Psoriasis can be an emotionally difficult condition for anyone to deal with, but especially for kids. Psoriasis causes itchy, inflamed, scaly patches (also called plaques), which are often on very visible areas of the body. Kids whose peers don’t understand psoriasis may be faced with bullying or isolation by kids who think the condition is contagious. If you’re a parent who’s watching your child struggle with this or you’re concerned that it may arise in the future, the tips below can help.
As with any medical conditions, you need to know what you’re facing in order to treat it effectively. Psoriasis is often confused for other conditions, and there are also different types and severity levels to diagnose. When you start seeing possible symptoms of psoriasis (or if there are any unknown changes in your child’s skin), schedule a dermatology appointment so you can find the issue and get treatment.
Tip #2: Educate your child and help to educate his/her peers.
One of the most common and unfortunate problems for kids with psoriasis is that other kids think their condition is contagious, so they don’t interact with them as much. As a parent, teach your child about psoriasis and be sure to explain that it isn’t contagious. Tell them that they might have to explain this to their peers, and tell them that their symptoms may increase and decrease often.
Tip #3: Seek treatment right away.
If you think your child has psoriasis (or if he/she has already been diagnosed), be prompt when you’re seeking treatment options. The sooner your child finds a psoriasis treatment option that works, the sooner he/she can start enjoying some relief.
Tip #7: Don’t give your child your psoriasis medications (or anyone else’s).
Psoriasis tends to run in families, so if a child has the condition, it’s common for one or both parents to have it as well. However, never give your child your own psoriasis medications. Different types and severities of psoriasis are treated differently, and the condition is also treated differently in kids than it is in adults.
Tip #8: Work with your child to identify triggers.
Psoriasis symptoms can get worse when the skin comes into contact with certain substances or when your child does certain activities. Stress can even make psoriasis symptoms worse. Each person’s triggers are unique, so work with your child to try to identify his/her triggers, which can help to keep symptoms to a minimum.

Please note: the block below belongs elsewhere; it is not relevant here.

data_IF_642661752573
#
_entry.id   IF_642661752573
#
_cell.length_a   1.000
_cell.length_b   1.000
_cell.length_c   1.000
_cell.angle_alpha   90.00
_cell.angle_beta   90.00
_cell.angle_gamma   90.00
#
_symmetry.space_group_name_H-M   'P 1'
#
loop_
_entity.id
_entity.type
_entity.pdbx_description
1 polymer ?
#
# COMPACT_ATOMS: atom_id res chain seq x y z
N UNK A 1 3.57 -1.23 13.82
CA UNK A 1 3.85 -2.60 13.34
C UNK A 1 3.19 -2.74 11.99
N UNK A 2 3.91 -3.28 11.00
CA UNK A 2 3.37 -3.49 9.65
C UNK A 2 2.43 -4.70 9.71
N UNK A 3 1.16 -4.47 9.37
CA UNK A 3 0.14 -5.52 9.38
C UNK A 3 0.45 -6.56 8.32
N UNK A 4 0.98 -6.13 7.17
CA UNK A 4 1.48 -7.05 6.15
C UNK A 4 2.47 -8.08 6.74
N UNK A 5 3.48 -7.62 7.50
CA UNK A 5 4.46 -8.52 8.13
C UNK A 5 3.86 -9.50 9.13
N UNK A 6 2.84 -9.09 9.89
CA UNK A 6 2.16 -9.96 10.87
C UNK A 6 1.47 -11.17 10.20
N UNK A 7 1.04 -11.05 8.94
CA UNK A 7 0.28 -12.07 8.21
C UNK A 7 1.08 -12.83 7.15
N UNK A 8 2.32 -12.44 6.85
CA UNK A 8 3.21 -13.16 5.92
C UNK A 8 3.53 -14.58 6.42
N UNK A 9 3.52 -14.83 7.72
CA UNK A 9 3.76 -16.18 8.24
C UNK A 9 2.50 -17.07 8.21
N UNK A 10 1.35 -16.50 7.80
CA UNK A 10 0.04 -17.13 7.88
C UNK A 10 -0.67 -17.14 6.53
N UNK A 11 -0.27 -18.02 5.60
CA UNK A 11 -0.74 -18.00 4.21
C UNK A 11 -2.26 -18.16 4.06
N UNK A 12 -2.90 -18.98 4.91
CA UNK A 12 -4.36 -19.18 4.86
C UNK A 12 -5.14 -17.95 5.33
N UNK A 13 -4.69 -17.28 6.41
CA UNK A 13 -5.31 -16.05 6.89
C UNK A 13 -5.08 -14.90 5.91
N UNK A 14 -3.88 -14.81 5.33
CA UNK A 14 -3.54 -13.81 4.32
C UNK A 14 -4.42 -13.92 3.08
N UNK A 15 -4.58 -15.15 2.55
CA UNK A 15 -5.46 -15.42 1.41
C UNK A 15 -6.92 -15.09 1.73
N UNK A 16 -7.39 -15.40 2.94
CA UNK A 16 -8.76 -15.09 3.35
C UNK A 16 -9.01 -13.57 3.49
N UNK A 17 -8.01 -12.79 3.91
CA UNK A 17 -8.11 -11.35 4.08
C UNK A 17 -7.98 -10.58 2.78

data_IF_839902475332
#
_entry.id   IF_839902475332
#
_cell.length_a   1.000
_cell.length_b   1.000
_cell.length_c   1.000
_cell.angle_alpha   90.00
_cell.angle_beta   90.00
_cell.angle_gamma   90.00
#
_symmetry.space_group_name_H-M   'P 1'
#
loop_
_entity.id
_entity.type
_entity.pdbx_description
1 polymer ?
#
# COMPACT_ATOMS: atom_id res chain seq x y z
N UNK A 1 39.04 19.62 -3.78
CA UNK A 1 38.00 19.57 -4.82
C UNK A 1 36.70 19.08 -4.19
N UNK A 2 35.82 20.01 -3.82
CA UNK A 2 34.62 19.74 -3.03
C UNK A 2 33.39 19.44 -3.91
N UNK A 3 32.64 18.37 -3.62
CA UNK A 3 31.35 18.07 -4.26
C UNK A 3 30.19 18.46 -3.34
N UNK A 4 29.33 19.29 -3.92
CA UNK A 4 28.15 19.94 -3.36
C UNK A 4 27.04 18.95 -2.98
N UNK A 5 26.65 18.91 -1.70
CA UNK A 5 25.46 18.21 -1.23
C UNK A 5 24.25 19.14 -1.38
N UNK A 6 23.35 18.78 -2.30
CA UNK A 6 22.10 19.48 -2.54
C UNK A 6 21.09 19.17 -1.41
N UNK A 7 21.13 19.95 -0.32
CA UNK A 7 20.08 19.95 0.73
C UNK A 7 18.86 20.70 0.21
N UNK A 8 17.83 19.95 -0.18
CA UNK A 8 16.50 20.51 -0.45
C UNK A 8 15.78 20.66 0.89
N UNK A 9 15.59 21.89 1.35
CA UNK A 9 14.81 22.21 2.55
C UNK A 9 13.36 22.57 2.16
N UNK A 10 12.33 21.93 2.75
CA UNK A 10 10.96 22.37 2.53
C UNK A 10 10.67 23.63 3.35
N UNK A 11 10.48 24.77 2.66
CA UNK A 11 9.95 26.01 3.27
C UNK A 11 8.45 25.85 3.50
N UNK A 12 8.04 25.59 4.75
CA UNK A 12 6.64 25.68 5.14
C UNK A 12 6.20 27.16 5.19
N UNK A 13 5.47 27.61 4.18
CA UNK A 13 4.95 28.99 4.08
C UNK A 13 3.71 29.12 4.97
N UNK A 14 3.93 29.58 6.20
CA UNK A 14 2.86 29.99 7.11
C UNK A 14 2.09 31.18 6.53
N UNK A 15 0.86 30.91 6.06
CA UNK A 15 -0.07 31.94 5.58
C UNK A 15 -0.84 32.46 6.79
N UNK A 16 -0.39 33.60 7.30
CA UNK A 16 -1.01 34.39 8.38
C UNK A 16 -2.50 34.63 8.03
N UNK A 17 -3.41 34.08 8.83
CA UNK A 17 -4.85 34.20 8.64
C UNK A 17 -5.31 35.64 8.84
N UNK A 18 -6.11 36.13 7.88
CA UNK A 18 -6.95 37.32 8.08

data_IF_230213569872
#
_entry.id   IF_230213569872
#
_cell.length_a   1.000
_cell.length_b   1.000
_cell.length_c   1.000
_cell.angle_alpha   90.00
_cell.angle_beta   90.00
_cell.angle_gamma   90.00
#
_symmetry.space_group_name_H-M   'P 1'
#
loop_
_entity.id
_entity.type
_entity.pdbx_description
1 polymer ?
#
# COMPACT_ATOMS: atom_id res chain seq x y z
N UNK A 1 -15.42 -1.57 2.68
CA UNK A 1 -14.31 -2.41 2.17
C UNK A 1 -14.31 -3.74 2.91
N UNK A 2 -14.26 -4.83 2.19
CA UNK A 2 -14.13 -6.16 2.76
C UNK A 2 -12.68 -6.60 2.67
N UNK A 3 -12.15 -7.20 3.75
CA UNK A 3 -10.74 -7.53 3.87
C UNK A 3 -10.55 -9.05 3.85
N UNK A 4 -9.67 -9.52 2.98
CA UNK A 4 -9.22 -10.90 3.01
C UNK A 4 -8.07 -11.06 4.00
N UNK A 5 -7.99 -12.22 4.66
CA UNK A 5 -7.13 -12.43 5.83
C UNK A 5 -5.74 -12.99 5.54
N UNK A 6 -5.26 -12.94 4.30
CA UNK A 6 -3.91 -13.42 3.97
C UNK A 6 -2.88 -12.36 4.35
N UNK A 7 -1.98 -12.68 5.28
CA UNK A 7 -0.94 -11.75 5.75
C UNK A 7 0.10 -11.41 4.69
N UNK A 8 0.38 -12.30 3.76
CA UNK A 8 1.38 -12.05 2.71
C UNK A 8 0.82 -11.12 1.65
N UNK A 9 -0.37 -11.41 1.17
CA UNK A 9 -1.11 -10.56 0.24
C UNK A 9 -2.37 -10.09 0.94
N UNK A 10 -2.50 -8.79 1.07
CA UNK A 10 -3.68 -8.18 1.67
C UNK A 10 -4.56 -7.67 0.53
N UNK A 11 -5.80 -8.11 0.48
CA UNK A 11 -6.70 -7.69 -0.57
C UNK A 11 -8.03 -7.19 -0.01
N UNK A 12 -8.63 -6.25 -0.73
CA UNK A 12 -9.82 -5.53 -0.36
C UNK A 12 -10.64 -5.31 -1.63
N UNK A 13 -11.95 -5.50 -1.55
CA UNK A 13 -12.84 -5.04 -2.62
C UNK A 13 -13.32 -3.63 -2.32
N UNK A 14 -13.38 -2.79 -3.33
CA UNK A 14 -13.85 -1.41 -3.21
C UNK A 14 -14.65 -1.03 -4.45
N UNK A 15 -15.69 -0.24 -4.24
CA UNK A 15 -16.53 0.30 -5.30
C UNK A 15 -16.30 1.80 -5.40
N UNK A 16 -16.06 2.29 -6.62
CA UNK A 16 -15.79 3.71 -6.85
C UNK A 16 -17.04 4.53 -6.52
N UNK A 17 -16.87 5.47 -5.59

Tip #4: Avoid over-emphasizing or under-emphasizing the condition.
Kids with psoriasis often feel different from their peers, and it doesn’t help if a parent brings their condition into every conversation. But it also isn’t helpful to ignore the psoriasis and pretend it doesn’t exist. Build a healthy dialog with your child and make sure he/she knows that you are available to listen when they need you.
Tip #5: Explain the condition to your child’s teachers.
Psoriasis plaques can be itchy, which may distract some kids and affect their performance in school. Before each school year (or whenever your child starts working with a new teacher), explain to the teacher that your child has psoriasis and explain some of the symptoms. Make sure the teacher knows that psoriasis isn’t contagious.
Tip #6: Involve your child in his/her skin care.
When kids are involved in treating their condition, they often feel like they have more control over it. Let your child help you plan treatment appointments or discuss treatment options with them. Depending on how old and mature your child is, you can also make him/her responsible for applying topical medications as prescribed.
Tip #9: Know the symptoms of psoriatic arthritis.
Psoriatic arthritis affects the joints in people with psoriasis, and it can happen in kids as well as adults. As a parent, keep an eye out for symptoms like stiffness and swelling in your child’s joints and schedule an appointment if they appear.
Tip #10: Help lower your child’s risk for related illnesses.
Unfortunately, people with psoriasis also have a higher risk for several other conditions like heart disease and diabetes. These can be serious at any stage of life, so as a parent, promote an active lifestyle and a healthy diet to lower your child’s risk factors.
Whether or not you’ve experienced psoriasis yourself, watching your child deal with psoriasis can be heartbreaking for any parent. But there’s always hope, and psoriasis patients and their parents have many resources available to deal with the physical symptoms as well as the emotional effects. If you believe you or your child may have psoriasis, or if your child has already been diagnosed with psoriasis and you want to explore more effective treatments, schedule an appointment at our dedicated Psoriasis Treatment Center with one of our dermatology providers. For more skin care tips, follow us on Facebook, Twitter, and Google+ as well.